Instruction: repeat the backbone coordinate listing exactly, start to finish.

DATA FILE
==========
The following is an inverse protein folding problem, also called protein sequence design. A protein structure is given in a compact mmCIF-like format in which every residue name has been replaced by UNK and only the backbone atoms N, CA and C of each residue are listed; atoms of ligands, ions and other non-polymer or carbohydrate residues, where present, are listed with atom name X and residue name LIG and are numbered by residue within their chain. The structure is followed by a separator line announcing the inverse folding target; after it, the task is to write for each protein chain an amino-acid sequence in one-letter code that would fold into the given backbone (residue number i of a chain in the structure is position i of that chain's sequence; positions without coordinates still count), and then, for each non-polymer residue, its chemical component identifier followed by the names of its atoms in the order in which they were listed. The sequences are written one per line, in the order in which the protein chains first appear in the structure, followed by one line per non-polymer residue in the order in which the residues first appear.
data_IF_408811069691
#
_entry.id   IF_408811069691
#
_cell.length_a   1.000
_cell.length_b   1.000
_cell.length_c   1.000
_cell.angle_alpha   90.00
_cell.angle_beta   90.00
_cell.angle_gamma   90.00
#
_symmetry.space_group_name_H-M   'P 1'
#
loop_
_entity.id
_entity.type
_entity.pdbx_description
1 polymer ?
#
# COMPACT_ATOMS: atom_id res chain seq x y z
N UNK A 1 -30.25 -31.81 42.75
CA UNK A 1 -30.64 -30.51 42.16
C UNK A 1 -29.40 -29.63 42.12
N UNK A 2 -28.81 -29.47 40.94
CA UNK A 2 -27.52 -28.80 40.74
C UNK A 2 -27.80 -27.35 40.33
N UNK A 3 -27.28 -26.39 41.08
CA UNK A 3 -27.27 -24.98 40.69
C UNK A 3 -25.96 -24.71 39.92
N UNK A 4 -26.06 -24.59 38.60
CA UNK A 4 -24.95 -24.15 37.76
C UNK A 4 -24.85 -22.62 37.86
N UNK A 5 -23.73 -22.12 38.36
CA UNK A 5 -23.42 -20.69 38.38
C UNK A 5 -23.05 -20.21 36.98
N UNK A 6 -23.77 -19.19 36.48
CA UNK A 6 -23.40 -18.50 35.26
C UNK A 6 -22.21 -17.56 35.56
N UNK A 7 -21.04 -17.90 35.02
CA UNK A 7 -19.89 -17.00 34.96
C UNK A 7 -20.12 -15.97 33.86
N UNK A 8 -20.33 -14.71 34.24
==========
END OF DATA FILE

The following is an inverse protein folding problem, also called protein sequence design. A protein structure is given in a compact mmCIF-like format in which every residue name has been replaced by UNK and only the backbone atoms N, CA and C of each residue are listed; atoms of ligands, ions and other non-polymer or carbohydrate residues, where present, are listed with atom name X and residue name LIG and are numbered by residue within their chain. The structure is followed by a separator line announcing the inverse folding target; after it, the task is to write for each protein chain an amino-acid sequence in one-letter code that would fold into the given backbone (residue number i of a chain in the structure is position i of that chain's sequence; positions without coordinates still count), and then, for each non-polymer residue, its chemical component identifier followed by the names of its atoms in the order in which they were listed. The sequences are written one per line, in the order in which the protein chains first appear in the structure, followed by one line per non-polymer residue in the order in which the residues first appear.
data_IF_408811069691
#
_entry.id   IF_408811069691
#
_cell.length_a   1.000
_cell.length_b   1.000
_cell.length_c   1.000
_cell.angle_alpha   90.00
_cell.angle_beta   90.00
_cell.angle_gamma   90.00
#
_symmetry.space_group_name_H-M   'P 1'
#
loop_
_entity.id
_entity.type
_entity.pdbx_description
1 polymer ?
#
# COMPACT_ATOMS: atom_id res chain seq x y z
N UNK A 1 -30.25 -31.81 42.75
CA UNK A 1 -30.64 -30.51 42.16
C UNK A 1 -29.40 -29.63 42.12
N UNK A 2 -28.81 -29.47 40.94
CA UNK A 2 -27.52 -28.80 40.74
C UNK A 2 -27.80 -27.35 40.33
N UNK A 3 -27.28 -26.39 41.08
CA UNK A 3 -27.27 -24.98 40.69
C UNK A 3 -25.96 -24.71 39.92
N UNK A 4 -26.06 -24.59 38.60
CA UNK A 4 -24.95 -24.15 37.76
C UNK A 4 -24.85 -22.62 37.86
N UNK A 5 -23.73 -22.12 38.36
CA UNK A 5 -23.42 -20.69 38.38
C UNK A 5 -23.05 -20.21 36.98
N UNK A 6 -23.77 -19.19 36.48
CA UNK A 6 -23.40 -18.50 35.26
C UNK A 6 -22.21 -17.56 35.56
N UNK A 7 -21.04 -17.90 35.02
CA UNK A 7 -19.89 -17.00 34.96
C UNK A 7 -20.12 -15.97 33.86
N UNK A 8 -20.33 -14.71 34.24